Hospital employee survey shows room for improvement
A Bartlett Regional Hospital survey shows employees think the atmosphere of trust in the organization is adequate – not excellent, not poor, but leaning towards needing improvement. This comes one year after the city hired an investigator to look into complaints of a hostile work environment.
During a regular meeting Tuesday night, the hospital board heard results of an organizational culture survey measuring areas like morale, information flow and customer service.
An organization conducts a culture survey to explore some key questions.
“When you come to work, how much of yourself do you really bring to work? How engaged are you?” asks Mila Cosgrove, human resources director at Bartlett Regional Hospital.
She says an organization with engaged employees has high rates of retention and low rates of workplace accidents and sick leave.
The survey information, she says, is good for management and leadership teams.
“Leaders tend to view their organizations more positively than line workers, so when you go out and you ask your employee population, ‘Hey, what do you think about working here?’ you get a different view, potentially, of how you might view the organization and I think there’s a lot of value in that as well. It helps us ascertain what we’re doing well, what we could be doing better,” Cosgrove says.
Scores ranged between one and five – one indicating serious problems and five indicating excellent performance. Of the seven questions in the morale category, the one on atmosphere of trust in the organization scored the lowest with an average of just under 3.1.
New Bartlett CEO Chuck Bill says that’s an area he’s paying attention to and something he was asked about during interviews before he joined the hospital in mid-May.
“My intent obviously is to build a culture of trust and a culture of mutual support and I think we’re well down that pathway with the employees. I mean, we’ve got to focus on taking care of the patient. We obviously need great, engaged employees who love to come to work to do that do well,” Bill says.
One year ago, the hospital conducted a personnel investigation into allegations of a hostile work environment created by senior leadership officials. Bill says he hasn’t felt any remains of that sentiment.
“If it was out there, I think people did a really good job of putting that behind them and saying, ‘Let’s move forward enthusiastically together,'” he says.
Bill says it’s challenging to join a team that had leadership problems, but says outstanding personnel issues have been resolved and the hospital is moving forward productively. He did not identify what the issues were.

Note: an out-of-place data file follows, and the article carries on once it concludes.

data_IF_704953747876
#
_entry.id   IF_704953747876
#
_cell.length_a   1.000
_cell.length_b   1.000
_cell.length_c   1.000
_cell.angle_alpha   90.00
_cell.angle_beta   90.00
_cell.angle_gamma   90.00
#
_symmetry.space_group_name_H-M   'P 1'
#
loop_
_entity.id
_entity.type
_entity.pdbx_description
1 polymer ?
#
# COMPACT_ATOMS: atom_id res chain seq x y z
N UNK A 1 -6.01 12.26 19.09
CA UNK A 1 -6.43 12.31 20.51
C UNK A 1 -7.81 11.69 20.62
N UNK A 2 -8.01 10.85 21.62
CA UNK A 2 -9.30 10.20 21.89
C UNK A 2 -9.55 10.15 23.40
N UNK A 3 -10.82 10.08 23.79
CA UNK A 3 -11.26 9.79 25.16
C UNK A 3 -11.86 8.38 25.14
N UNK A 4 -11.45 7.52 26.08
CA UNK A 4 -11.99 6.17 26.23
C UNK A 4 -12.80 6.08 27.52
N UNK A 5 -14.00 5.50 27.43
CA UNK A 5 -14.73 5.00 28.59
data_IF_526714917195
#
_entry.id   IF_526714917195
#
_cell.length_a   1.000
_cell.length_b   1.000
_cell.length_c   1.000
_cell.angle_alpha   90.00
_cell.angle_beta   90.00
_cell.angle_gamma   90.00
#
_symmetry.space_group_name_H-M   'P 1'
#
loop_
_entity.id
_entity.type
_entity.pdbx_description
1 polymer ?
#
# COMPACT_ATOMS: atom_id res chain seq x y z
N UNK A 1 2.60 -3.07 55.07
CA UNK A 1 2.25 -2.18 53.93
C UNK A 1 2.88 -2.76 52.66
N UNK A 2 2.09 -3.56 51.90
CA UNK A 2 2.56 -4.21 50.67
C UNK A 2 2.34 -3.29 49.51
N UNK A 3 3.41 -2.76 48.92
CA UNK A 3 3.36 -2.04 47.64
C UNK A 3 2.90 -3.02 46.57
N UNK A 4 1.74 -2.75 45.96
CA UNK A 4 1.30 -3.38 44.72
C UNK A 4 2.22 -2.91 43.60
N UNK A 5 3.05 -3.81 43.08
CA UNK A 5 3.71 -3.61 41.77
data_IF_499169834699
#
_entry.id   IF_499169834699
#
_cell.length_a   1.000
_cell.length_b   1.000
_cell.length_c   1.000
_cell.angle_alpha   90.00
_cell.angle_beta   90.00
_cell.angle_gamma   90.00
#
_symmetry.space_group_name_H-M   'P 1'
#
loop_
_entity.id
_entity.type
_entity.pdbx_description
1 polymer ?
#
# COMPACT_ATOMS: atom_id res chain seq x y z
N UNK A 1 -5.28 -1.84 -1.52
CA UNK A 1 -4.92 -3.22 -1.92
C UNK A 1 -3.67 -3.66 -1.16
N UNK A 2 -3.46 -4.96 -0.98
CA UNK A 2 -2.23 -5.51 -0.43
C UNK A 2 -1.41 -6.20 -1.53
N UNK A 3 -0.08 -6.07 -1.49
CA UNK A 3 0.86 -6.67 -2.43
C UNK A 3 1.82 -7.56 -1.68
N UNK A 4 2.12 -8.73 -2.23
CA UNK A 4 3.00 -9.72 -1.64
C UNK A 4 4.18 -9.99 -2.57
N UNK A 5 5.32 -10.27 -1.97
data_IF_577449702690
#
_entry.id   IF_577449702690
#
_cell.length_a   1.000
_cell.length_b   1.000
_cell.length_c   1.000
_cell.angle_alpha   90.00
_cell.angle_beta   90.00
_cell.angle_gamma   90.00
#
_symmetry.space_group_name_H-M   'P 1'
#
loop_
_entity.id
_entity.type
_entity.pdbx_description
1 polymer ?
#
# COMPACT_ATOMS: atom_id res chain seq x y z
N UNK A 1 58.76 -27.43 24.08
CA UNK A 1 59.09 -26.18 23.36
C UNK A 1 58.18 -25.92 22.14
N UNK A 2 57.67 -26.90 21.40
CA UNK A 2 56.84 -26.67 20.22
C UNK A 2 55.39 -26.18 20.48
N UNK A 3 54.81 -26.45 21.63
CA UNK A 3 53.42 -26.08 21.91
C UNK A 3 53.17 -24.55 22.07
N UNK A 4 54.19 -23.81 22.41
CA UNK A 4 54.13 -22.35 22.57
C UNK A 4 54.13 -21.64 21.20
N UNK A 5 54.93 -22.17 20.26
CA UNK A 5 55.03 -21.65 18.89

Of the roughly 500 employees at Bartlett, about 80 percent participated in the survey over a two week period in the spring. It was distributed though work email and employees filled it out online. Participation was anonymous.
The category with the highest score was customer service, which, Cosgrove says, doesn’t surprise her, “because people are really rating their own care for others. That one always is higher on surveys that I look at, and that’s a good thing. You want people to take pride in their work.”
The category with the lowest score was information flow.
“Not surprising,” says Cosgrove. “It’s difficult in any organization to make sure that there’s enough communication.”
Following last summer’s personnel investigation, the board directed the CEO at the time, Chris Harff, to communicate better with employees and to the community.
The City and Borough of Juneau started doing culture surveys in 2002 and has done one annually since 2007. Cosgrove says the hospital conducted one a year and a half ago through Press Ganey, a patient experience improvement firm. This is the first time the hospital is doing one based on the city’s model. Cosgrove says it’s more cost effective and a better fit overall. This year’s results will establish a baseline.
Most of the eight categories scored above a 3.5, like teamwork, supervision and quality of care. The overall culture score is 3.6. This figure leads Cosgrove to think employees are generally happy.
“I think if you stopped a random employee in the hall and said, ‘Why do you come to work?’ I think they would be able to tell you that, that they value what they do and they make a difference,” Cosgrove says.
The survey results are useful but, Cosgrove says, what’s most important is how that information is used to move organizational culture from good to excellent.